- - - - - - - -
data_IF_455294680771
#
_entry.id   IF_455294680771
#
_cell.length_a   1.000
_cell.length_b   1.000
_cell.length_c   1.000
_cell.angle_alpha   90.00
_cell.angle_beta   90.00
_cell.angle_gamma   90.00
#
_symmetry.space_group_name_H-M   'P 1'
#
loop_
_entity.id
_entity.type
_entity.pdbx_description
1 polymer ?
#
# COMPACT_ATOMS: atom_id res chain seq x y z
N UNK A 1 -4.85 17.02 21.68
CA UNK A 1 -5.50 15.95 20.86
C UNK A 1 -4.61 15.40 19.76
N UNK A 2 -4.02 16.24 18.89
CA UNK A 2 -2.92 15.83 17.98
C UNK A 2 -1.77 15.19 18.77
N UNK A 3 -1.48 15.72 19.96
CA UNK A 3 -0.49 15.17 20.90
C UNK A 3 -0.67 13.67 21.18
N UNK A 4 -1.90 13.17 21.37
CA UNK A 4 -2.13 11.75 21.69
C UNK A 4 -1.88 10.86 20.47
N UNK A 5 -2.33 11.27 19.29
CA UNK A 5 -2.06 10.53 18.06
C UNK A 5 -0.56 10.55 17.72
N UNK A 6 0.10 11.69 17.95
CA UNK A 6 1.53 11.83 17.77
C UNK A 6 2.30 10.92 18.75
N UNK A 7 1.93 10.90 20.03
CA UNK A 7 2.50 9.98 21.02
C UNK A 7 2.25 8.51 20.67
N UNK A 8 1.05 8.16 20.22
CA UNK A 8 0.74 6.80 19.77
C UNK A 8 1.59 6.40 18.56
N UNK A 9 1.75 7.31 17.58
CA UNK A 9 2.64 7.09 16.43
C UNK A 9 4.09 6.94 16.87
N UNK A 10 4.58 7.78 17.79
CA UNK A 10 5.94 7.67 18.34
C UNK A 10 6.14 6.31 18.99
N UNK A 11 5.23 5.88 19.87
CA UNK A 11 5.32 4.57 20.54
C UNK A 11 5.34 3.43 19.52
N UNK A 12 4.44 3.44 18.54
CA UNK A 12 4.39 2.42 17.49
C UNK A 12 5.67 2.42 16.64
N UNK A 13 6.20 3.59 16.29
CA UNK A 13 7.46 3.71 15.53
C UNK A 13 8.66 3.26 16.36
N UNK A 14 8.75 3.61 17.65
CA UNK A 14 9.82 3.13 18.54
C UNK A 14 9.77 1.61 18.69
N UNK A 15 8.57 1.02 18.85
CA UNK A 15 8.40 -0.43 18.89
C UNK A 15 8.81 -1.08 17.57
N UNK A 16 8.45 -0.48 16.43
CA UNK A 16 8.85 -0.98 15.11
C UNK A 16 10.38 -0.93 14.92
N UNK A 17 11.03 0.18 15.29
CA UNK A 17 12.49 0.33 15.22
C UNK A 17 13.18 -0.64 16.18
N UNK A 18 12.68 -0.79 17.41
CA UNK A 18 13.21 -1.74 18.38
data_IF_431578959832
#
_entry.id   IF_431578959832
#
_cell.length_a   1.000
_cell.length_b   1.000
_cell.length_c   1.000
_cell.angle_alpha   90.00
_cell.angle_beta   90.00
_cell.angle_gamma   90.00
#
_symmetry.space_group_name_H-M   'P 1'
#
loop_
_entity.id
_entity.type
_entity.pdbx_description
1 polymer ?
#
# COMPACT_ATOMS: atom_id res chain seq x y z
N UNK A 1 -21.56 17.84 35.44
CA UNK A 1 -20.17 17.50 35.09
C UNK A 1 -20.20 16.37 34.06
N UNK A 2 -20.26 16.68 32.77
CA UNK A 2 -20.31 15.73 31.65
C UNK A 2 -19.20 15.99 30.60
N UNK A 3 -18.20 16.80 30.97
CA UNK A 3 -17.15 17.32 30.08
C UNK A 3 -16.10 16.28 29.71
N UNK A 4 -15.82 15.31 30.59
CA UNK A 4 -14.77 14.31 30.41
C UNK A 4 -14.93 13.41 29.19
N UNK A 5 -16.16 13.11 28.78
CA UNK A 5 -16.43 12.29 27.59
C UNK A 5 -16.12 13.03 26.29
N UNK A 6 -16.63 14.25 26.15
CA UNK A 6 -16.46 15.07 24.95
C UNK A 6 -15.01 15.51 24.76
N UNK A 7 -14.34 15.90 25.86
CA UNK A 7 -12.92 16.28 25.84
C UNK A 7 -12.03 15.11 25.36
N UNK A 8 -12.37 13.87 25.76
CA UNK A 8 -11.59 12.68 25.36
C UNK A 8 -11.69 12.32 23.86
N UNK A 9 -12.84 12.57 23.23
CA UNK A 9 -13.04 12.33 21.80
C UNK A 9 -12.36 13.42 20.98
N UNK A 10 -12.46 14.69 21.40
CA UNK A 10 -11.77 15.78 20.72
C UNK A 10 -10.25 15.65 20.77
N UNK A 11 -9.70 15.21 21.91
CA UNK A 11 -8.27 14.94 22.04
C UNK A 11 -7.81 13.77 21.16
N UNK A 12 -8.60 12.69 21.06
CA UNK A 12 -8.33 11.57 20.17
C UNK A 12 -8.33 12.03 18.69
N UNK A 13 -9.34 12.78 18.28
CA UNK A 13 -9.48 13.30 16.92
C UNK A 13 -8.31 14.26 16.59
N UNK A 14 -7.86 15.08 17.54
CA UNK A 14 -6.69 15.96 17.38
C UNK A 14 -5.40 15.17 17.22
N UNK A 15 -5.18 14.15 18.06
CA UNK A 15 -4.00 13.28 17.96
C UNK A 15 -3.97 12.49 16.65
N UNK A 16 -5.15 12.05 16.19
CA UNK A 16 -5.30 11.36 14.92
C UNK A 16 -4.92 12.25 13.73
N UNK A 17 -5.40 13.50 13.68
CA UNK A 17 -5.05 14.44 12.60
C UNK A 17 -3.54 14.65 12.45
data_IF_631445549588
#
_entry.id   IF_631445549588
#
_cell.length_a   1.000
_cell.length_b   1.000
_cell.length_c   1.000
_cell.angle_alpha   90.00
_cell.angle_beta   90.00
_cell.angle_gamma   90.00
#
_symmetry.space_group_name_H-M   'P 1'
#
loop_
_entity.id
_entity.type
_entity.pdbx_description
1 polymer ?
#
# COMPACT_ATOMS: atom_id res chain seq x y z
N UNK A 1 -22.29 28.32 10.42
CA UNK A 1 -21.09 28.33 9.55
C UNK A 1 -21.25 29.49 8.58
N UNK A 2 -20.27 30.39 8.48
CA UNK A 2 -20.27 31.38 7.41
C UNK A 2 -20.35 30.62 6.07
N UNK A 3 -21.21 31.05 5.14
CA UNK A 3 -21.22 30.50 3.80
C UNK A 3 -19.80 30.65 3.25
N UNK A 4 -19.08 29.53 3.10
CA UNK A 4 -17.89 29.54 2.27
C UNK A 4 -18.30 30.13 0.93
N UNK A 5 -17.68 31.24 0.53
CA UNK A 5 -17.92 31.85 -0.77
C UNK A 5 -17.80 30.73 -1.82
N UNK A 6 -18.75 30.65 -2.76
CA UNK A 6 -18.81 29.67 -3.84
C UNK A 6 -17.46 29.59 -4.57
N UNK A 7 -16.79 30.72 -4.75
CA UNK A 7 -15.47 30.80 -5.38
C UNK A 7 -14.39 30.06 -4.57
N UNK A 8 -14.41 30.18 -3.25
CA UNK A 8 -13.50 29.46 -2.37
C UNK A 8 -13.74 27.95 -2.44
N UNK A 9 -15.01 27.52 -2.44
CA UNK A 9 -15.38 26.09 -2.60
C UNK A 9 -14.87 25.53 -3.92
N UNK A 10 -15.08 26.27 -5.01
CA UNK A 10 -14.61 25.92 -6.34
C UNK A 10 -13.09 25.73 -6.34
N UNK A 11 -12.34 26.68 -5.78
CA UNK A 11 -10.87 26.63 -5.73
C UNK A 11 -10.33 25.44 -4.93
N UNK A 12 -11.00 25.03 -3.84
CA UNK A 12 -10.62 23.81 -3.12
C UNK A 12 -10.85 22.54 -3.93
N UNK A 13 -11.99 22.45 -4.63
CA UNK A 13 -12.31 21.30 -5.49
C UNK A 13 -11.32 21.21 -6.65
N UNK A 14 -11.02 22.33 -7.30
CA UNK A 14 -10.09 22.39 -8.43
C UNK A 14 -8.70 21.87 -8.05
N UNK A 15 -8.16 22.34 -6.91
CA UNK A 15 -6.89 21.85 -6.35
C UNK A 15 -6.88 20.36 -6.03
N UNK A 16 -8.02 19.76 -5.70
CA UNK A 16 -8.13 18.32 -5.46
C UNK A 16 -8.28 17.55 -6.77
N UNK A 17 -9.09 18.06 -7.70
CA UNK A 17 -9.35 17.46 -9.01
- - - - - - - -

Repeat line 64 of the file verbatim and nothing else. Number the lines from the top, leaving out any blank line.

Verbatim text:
CA UNK A 15 8.40 -0.43 18.89